Donald S. Passman was born in New York City in 1940. He attended the Bronx High School of Science, the Polytechnic Institute of Brooklyn (B.S. in 1960), and Harvard University (M.A. in 1961 and Ph.D. in 1964). His thesis advisor was the renowned Professor Richard Brauer. He was an Assistant Professor at UCLA (1964-66) and Yale University (1966-69) before joining the University of Wisconsin-Madison as an Associate Professor in 1969, becoming a Full Professor in 1971. He is also a frequent visitor to IDA-CRD Princeton and IDA-CCR LaJolla.
His research interests include finite and infinite groups, noncommutative ring theory, group rings and enveloping algebras of Lie algebras. In 1976, Professor Passman won the MAA's Lester R. Ford award for his paper "What is a group ring?" In 1995, he was named the Richard Brauer Professor of Mathematics. In 1998, he won the Underkofler Excellence in Teaching Award given by the University of Wisconsin System. In 1999, he received an Award for Distinguished University Teaching of Mathematics from the Wisconsin section of the Mathematical Association of America and in 2000 the Deborah and Franklin Tepper Haimo Award for Distinguished University Teaching of Mathematics from the Mathematical Association of America.
He has authored 175 papers and 6 books and graduated 12 PhD students. He has also been involved in an area that not many mathematicians venture into. For a long time he has taken an interest in K-12 mathematics education. He has run enrichment classes in elementary school, coached a Math Counts team in middle school, and is co-director of the Wisconsin Mathematics, Engineering and Science Talent Search for high school students.
His enormous contributions will be greatly missed and we are proud to propose him for emeritus status.
Marty Isaacs -- or, on the front of one of his many papers and books, "I. Martin Isaacs" -- grew up in New York City and stayed there through college, where he attended Brooklyn Polytech. He and Don Passman were top-6 finishers on the 1959 Putnam exam, leading Brooklyn Polytech to a first-place finish ahead of Cal Tech, Toronto, and Harvard. Having beaten Harvard, Marty went on to graduate school there, where he got his Ph.D. under the direction of Richard Brauer in 1964. Marty spent three years at the University of Chicago, then joined our department as an Associate Professor in 1969. In 1971, he was promoted to Professor.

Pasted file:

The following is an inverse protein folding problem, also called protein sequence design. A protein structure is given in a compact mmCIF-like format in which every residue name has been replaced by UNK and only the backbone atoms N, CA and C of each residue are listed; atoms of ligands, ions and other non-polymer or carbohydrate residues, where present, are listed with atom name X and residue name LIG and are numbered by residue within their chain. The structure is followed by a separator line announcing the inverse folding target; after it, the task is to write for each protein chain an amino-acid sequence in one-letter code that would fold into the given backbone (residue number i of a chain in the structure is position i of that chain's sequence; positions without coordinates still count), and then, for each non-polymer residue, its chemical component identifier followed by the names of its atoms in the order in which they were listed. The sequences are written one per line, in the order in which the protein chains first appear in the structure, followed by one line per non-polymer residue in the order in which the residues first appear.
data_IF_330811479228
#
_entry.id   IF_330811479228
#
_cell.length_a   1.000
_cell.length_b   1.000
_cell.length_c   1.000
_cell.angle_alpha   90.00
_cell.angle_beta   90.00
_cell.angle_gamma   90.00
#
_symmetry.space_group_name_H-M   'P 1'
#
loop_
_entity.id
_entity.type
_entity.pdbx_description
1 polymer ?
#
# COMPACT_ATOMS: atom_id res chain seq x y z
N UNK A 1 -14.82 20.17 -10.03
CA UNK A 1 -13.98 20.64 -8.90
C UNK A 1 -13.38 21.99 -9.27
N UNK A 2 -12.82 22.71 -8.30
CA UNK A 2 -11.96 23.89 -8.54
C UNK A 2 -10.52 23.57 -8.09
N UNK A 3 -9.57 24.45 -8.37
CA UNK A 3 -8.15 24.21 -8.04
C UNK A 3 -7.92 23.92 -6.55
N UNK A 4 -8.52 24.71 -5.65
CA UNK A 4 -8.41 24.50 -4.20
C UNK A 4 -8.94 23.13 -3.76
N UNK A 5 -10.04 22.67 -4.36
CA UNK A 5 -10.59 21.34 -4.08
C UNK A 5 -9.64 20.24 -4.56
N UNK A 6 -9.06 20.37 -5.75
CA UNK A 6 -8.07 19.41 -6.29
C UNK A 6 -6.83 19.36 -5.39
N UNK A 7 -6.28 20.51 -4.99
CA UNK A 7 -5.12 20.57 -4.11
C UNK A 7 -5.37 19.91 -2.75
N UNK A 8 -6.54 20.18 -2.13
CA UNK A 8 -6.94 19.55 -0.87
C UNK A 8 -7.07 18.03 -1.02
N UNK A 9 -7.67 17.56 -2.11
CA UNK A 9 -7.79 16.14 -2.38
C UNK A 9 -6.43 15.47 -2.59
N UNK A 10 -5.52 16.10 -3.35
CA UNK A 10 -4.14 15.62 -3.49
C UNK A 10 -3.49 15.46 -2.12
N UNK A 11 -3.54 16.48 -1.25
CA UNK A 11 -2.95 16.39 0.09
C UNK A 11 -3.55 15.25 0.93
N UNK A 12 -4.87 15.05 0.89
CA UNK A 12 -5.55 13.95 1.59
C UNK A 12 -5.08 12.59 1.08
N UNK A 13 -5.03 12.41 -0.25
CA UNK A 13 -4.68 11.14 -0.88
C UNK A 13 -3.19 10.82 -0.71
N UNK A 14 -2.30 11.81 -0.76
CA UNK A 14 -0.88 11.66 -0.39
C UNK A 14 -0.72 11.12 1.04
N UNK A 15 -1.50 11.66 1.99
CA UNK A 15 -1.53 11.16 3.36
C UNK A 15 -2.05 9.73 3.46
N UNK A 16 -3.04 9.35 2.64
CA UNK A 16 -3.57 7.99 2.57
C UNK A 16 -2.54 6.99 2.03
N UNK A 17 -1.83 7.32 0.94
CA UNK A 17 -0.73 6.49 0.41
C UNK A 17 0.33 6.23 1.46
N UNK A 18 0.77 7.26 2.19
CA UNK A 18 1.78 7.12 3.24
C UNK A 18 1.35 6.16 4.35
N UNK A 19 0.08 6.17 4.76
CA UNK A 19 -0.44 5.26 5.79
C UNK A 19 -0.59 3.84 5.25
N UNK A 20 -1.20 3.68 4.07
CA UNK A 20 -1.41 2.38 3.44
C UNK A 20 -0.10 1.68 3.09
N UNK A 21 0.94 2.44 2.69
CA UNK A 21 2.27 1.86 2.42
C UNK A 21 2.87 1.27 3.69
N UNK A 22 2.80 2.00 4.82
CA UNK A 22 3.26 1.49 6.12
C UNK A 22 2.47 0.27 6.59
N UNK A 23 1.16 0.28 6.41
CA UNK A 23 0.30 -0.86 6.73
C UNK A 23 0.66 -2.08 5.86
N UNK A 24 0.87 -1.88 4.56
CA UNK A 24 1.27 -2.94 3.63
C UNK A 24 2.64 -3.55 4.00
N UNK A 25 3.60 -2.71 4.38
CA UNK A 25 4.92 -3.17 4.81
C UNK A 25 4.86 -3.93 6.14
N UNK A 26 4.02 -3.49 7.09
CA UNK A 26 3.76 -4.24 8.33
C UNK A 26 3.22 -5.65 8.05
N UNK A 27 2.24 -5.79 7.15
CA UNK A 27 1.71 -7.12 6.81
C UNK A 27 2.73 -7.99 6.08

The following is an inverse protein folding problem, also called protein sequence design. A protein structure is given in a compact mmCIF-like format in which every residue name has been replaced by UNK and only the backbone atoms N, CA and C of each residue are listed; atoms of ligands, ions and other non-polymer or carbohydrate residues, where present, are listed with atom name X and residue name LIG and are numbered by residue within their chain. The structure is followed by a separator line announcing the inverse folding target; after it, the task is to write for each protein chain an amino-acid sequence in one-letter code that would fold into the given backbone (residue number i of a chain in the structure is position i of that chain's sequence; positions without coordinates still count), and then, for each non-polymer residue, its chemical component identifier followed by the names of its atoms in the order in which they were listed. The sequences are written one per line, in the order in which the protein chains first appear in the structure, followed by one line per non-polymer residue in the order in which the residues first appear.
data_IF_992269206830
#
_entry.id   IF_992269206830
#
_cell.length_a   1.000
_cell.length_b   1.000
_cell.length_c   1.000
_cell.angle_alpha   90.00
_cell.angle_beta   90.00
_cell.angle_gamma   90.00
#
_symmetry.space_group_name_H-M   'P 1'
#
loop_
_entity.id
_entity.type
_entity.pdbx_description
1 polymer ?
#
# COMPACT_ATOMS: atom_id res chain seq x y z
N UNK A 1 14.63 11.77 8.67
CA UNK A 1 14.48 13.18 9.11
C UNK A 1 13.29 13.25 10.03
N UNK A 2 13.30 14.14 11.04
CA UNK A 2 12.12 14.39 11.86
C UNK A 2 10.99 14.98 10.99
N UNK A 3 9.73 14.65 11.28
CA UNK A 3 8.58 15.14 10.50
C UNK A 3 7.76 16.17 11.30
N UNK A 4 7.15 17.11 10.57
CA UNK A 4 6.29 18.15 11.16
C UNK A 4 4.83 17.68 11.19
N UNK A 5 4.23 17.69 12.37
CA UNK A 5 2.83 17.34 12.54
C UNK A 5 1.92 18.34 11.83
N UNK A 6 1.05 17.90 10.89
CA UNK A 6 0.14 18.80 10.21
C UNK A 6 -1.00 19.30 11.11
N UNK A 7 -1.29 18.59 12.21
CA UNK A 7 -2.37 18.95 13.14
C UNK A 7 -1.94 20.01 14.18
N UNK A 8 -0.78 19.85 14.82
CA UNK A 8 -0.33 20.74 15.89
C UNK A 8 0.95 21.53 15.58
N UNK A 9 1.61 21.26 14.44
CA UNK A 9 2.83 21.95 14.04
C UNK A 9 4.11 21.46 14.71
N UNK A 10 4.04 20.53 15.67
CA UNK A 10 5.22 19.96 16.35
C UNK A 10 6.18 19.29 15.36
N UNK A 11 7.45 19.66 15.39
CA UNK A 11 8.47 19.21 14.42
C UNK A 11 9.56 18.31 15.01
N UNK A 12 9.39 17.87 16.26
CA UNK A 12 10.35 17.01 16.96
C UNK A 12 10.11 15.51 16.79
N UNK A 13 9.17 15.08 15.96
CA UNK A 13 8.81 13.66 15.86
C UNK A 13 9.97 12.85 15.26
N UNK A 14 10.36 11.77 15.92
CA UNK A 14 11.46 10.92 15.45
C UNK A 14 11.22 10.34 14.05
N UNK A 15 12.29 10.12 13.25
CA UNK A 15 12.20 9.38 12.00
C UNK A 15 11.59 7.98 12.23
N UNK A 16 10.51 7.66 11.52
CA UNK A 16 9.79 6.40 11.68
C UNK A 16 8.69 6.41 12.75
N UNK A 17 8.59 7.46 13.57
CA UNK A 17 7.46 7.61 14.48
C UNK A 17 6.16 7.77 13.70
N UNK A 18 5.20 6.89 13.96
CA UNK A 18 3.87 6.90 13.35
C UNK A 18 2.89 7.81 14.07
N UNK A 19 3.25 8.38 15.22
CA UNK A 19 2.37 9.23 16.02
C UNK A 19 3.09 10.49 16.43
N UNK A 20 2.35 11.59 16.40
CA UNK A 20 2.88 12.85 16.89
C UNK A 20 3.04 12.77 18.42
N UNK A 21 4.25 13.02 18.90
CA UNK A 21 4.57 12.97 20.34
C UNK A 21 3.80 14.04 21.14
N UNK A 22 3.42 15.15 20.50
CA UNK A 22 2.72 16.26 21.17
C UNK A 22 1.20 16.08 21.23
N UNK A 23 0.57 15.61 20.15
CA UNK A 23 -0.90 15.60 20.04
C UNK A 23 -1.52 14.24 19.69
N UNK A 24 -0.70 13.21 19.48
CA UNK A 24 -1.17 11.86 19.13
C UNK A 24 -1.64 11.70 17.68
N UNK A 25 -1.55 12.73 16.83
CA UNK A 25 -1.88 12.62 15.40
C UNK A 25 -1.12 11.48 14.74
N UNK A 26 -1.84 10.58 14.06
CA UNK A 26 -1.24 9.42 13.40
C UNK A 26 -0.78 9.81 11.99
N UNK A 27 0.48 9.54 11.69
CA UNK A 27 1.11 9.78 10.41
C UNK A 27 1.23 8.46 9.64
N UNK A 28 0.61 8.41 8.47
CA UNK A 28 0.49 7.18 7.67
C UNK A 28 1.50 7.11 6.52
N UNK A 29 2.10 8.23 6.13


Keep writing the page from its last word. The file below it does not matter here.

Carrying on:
For the last four decades, Marty has been a central figure in the study of groups and their representations, His more than 100 papers include both foundational contributions to the structure theory of finite groups, during the march towards classification, and breakthrough papers in the last few years about the McKay conjecture -- most recently, in 2007, a reformulated version of the conjecture (with Malle and Novarro), published in Inventiones Mathematicae, which has generated a tremendous amount of research activity.
Marty has advised 25 Ph.D. students, all but one at UW-Madison; and of course he has transmitted his expertise to many, many more graduate students through his textbooks, which sit on the shelf of just about every algebraist. His undergraduate teaching is justly famed as well: he received a UW-Madison Distinguished Teaching Award in 1985, the Benjamin Smith Reynolds Award for Teaching Engineering Students in 1989, and the Wisconsin Section MAA Teaching Award in 1993, and has been the MAA Polya Lecturer twice. On top of that, he has organized the Wisconsin Talent Search, identifying and honoring top pre-college math talent in Wisconsin, for decades; this truly embodies the Wisconsin idea that the boundaries of UW are the boundaries of the state.
It has been a great honor for us to have Marty as a colleague and a pleasure to propose him for emeritus status.